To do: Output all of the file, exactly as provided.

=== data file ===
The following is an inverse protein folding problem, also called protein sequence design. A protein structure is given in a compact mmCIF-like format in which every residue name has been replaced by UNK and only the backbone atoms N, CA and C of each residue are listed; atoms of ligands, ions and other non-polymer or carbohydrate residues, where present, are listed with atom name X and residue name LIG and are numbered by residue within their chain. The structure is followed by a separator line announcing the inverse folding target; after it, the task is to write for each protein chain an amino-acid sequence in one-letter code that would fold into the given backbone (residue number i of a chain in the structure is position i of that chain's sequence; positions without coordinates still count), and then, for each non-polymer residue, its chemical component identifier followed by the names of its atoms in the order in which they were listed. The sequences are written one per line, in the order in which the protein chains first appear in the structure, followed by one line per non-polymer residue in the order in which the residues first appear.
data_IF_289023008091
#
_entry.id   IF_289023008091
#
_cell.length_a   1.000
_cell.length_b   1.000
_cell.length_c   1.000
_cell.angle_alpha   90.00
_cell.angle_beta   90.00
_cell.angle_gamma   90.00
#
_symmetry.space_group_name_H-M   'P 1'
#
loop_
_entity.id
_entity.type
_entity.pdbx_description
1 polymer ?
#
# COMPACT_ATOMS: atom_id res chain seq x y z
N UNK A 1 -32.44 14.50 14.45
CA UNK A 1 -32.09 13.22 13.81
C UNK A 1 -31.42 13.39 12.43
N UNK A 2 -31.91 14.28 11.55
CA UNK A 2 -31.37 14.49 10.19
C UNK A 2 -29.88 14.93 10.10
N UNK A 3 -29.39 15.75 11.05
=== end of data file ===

The following is an inverse protein folding problem, also called protein sequence design. A protein structure is given in a compact mmCIF-like format in which every residue name has been replaced by UNK and only the backbone atoms N, CA and C of each residue are listed; atoms of ligands, ions and other non-polymer or carbohydrate residues, where present, are listed with atom name X and residue name LIG and are numbered by residue within their chain. The structure is followed by a separator line announcing the inverse folding target; after it, the task is to write for each protein chain an amino-acid sequence in one-letter code that would fold into the given backbone (residue number i of a chain in the structure is position i of that chain's sequence; positions without coordinates still count), and then, for each non-polymer residue, its chemical component identifier followed by the names of its atoms in the order in which they were listed. The sequences are written one per line, in the order in which the protein chains first appear in the structure, followed by one line per non-polymer residue in the order in which the residues first appear.
data_IF_289023008091
#
_entry.id   IF_289023008091
#
_cell.length_a   1.000
_cell.length_b   1.000
_cell.length_c   1.000
_cell.angle_alpha   90.00
_cell.angle_beta   90.00
_cell.angle_gamma   90.00
#
_symmetry.space_group_name_H-M   'P 1'
#
loop_
_entity.id
_entity.type
_entity.pdbx_description
1 polymer ?
#
# COMPACT_ATOMS: atom_id res chain seq x y z
N UNK A 1 -32.44 14.50 14.45
CA UNK A 1 -32.09 13.22 13.81
C UNK A 1 -31.42 13.39 12.43
N UNK A 2 -31.91 14.28 11.55
CA UNK A 2 -31.37 14.49 10.19
C UNK A 2 -29.88 14.93 10.10
N UNK A 3 -29.39 15.75 11.05